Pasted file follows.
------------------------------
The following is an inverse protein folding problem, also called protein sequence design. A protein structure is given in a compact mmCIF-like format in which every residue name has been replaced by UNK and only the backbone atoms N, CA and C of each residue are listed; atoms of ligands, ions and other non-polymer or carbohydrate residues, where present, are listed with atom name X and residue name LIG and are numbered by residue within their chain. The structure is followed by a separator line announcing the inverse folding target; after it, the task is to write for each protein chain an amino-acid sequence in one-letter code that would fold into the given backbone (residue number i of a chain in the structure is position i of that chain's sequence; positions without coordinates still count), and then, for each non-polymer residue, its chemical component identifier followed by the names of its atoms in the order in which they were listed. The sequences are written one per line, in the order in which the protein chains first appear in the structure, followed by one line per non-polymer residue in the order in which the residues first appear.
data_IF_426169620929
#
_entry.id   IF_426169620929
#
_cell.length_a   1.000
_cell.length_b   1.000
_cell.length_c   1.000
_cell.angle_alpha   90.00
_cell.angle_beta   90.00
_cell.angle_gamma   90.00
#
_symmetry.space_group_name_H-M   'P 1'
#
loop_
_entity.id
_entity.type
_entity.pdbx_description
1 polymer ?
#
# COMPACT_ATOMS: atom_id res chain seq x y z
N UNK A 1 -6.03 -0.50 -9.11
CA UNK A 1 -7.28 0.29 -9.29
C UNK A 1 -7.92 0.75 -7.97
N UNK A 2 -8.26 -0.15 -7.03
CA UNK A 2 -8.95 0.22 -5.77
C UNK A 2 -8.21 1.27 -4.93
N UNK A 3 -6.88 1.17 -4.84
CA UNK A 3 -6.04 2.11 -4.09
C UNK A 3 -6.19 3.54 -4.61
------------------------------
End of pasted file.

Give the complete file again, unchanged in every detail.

The following is an inverse protein folding problem, also called protein sequence design. A protein structure is given in a compact mmCIF-like format in which every residue name has been replaced by UNK and only the backbone atoms N, CA and C of each residue are listed; atoms of ligands, ions and other non-polymer or carbohydrate residues, where present, are listed with atom name X and residue name LIG and are numbered by residue within their chain. The structure is followed by a separator line announcing the inverse folding target; after it, the task is to write for each protein chain an amino-acid sequence in one-letter code that would fold into the given backbone (residue number i of a chain in the structure is position i of that chain's sequence; positions without coordinates still count), and then, for each non-polymer residue, its chemical component identifier followed by the names of its atoms in the order in which they were listed. The sequences are written one per line, in the order in which the protein chains first appear in the structure, followed by one line per non-polymer residue in the order in which the residues first appear.
data_IF_426169620929
#
_entry.id   IF_426169620929
#
_cell.length_a   1.000
_cell.length_b   1.000
_cell.length_c   1.000
_cell.angle_alpha   90.00
_cell.angle_beta   90.00
_cell.angle_gamma   90.00
#
_symmetry.space_group_name_H-M   'P 1'
#
loop_
_entity.id
_entity.type
_entity.pdbx_description
1 polymer ?
#
# COMPACT_ATOMS: atom_id res chain seq x y z
N UNK A 1 -6.03 -0.50 -9.11
CA UNK A 1 -7.28 0.29 -9.29
C UNK A 1 -7.92 0.75 -7.97
N UNK A 2 -8.26 -0.15 -7.03
CA UNK A 2 -8.95 0.22 -5.77
C UNK A 2 -8.21 1.27 -4.93
N UNK A 3 -6.88 1.17 -4.84
CA UNK A 3 -6.04 2.11 -4.09
C UNK A 3 -6.19 3.54 -4.61